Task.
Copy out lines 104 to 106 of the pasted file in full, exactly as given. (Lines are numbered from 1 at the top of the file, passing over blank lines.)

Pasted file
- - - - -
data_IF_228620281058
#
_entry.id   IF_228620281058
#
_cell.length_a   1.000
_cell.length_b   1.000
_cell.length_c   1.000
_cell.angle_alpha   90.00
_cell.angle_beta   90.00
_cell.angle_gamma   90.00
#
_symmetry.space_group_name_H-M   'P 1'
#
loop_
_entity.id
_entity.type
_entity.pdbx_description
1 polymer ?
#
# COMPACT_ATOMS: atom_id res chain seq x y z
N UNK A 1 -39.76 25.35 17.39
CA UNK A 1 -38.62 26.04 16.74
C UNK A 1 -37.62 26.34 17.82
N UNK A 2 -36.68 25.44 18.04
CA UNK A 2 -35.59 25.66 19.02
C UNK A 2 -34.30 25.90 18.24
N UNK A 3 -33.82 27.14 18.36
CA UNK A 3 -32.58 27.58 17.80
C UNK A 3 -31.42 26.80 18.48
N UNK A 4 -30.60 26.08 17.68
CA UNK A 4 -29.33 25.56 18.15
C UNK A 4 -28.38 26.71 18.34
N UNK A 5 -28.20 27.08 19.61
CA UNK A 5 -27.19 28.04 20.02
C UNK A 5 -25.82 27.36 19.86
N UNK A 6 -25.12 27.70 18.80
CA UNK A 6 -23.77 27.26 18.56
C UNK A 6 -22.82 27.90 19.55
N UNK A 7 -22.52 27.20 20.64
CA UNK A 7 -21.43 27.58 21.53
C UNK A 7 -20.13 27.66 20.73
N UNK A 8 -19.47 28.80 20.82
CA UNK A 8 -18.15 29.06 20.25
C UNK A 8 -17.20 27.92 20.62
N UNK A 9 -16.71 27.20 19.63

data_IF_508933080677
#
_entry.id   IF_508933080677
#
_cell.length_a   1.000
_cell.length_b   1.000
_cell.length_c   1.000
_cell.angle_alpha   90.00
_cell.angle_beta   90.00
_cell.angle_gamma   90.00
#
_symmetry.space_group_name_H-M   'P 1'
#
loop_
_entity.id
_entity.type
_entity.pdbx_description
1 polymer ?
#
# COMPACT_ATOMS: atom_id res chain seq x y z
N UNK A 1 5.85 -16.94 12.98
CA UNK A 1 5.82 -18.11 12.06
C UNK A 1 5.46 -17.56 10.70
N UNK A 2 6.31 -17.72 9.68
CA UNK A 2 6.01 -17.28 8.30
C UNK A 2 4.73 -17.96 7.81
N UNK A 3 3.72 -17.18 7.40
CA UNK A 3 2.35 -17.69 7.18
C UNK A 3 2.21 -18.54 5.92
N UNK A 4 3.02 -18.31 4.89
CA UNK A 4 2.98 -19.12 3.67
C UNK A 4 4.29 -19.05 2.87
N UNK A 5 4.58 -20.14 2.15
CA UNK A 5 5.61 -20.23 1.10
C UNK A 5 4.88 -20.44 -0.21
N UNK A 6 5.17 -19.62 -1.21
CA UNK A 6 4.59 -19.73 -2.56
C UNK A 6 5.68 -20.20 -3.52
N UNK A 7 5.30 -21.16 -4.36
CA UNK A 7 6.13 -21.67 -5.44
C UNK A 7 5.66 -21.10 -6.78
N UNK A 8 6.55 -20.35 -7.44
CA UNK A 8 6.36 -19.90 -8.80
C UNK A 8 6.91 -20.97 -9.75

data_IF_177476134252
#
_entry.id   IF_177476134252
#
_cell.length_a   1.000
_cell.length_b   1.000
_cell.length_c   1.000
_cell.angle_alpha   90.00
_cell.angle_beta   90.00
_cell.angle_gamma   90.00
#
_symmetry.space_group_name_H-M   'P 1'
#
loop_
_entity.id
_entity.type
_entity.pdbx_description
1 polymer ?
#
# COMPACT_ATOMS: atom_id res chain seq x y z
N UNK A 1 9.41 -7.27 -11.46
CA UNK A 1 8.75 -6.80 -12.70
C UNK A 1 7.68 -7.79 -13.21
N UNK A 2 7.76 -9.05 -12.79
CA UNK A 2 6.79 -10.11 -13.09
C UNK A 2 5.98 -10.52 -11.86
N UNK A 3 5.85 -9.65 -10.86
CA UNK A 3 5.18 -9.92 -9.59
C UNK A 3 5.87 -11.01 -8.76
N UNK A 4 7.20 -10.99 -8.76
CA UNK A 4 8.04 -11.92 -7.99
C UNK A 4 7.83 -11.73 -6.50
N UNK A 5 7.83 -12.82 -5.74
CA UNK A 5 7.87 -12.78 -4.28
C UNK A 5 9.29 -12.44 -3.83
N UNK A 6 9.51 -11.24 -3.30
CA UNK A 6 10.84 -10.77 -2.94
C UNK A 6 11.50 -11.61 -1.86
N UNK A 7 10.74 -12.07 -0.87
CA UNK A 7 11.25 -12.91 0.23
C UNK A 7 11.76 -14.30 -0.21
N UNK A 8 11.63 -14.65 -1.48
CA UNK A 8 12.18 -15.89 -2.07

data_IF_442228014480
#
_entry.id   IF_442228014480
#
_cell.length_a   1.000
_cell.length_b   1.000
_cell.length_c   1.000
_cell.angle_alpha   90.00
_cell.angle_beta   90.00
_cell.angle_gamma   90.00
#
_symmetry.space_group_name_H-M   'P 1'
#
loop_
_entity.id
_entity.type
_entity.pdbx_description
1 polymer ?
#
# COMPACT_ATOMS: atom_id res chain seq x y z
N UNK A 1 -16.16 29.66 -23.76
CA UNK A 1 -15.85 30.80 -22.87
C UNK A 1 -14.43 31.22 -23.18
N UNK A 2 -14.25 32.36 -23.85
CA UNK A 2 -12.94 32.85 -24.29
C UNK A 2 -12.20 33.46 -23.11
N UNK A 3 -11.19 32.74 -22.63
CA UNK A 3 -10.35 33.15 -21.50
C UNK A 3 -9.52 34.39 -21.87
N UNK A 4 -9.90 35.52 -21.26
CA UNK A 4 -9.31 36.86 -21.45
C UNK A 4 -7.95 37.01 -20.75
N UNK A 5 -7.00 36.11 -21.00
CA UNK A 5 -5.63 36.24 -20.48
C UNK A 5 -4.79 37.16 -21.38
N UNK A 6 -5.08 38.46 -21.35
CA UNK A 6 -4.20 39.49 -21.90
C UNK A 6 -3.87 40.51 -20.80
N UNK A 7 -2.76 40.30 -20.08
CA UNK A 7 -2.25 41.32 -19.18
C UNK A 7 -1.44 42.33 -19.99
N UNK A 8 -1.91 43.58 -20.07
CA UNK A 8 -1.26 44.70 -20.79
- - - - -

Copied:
_entity.id
_entity.type
_entity.pdbx_description